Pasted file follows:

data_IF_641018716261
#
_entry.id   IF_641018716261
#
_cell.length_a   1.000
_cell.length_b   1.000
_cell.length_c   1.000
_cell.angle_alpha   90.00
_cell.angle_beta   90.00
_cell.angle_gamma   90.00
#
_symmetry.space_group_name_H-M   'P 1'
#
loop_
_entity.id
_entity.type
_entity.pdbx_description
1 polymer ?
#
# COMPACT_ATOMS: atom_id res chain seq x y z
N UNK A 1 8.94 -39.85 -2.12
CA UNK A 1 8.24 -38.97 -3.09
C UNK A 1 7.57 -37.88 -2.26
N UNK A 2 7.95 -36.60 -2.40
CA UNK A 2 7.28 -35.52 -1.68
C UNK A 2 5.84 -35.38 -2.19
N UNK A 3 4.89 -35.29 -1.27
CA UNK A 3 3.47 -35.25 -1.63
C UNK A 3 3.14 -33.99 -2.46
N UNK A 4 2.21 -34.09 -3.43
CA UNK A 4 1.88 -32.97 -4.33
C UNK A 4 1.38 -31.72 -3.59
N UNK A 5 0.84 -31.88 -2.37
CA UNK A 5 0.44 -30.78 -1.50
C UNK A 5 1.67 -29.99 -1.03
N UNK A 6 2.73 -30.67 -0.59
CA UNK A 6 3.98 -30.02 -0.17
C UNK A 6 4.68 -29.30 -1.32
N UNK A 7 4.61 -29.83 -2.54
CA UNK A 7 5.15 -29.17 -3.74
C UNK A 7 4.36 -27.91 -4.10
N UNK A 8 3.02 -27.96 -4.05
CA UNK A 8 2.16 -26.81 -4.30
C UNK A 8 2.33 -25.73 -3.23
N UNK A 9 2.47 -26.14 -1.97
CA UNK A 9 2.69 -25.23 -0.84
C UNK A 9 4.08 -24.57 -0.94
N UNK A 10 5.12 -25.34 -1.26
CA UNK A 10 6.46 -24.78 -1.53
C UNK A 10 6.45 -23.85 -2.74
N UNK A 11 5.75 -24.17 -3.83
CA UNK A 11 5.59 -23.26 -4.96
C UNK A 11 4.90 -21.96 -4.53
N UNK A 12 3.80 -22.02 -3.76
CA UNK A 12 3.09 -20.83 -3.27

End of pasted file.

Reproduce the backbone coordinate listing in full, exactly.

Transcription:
data_IF_641018716261
#
_entry.id   IF_641018716261
#
_cell.length_a   1.000
_cell.length_b   1.000
_cell.length_c   1.000
_cell.angle_alpha   90.00
_cell.angle_beta   90.00
_cell.angle_gamma   90.00
#
_symmetry.space_group_name_H-M   'P 1'
#
loop_
_entity.id
_entity.type
_entity.pdbx_description
1 polymer ?
#
# COMPACT_ATOMS: atom_id res chain seq x y z
N UNK A 1 8.94 -39.85 -2.12
CA UNK A 1 8.24 -38.97 -3.09
C UNK A 1 7.57 -37.88 -2.26
N UNK A 2 7.95 -36.60 -2.40
CA UNK A 2 7.28 -35.52 -1.68
C UNK A 2 5.84 -35.38 -2.19
N UNK A 3 4.89 -35.29 -1.27
CA UNK A 3 3.47 -35.25 -1.63
C UNK A 3 3.14 -33.99 -2.46
N UNK A 4 2.21 -34.09 -3.43
CA UNK A 4 1.88 -32.97 -4.33
C UNK A 4 1.38 -31.72 -3.59
N UNK A 5 0.84 -31.88 -2.37
CA UNK A 5 0.44 -30.78 -1.50
C UNK A 5 1.67 -29.99 -1.03
N UNK A 6 2.73 -30.67 -0.59
CA UNK A 6 3.98 -30.02 -0.17
C UNK A 6 4.68 -29.30 -1.32
N UNK A 7 4.61 -29.83 -2.54
CA UNK A 7 5.15 -29.17 -3.74
C UNK A 7 4.36 -27.91 -4.10
N UNK A 8 3.02 -27.96 -4.05
CA UNK A 8 2.16 -26.81 -4.30
C UNK A 8 2.33 -25.73 -3.23
N UNK A 9 2.47 -26.14 -1.97
CA UNK A 9 2.69 -25.23 -0.84
C UNK A 9 4.08 -24.57 -0.94
N UNK A 10 5.12 -25.34 -1.26
CA UNK A 10 6.46 -24.78 -1.53
C UNK A 10 6.45 -23.85 -2.74
N UNK A 11 5.75 -24.17 -3.83
CA UNK A 11 5.59 -23.26 -4.96
C UNK A 11 4.90 -21.96 -4.53
N UNK A 12 3.80 -22.02 -3.76
CA UNK A 12 3.09 -20.83 -3.27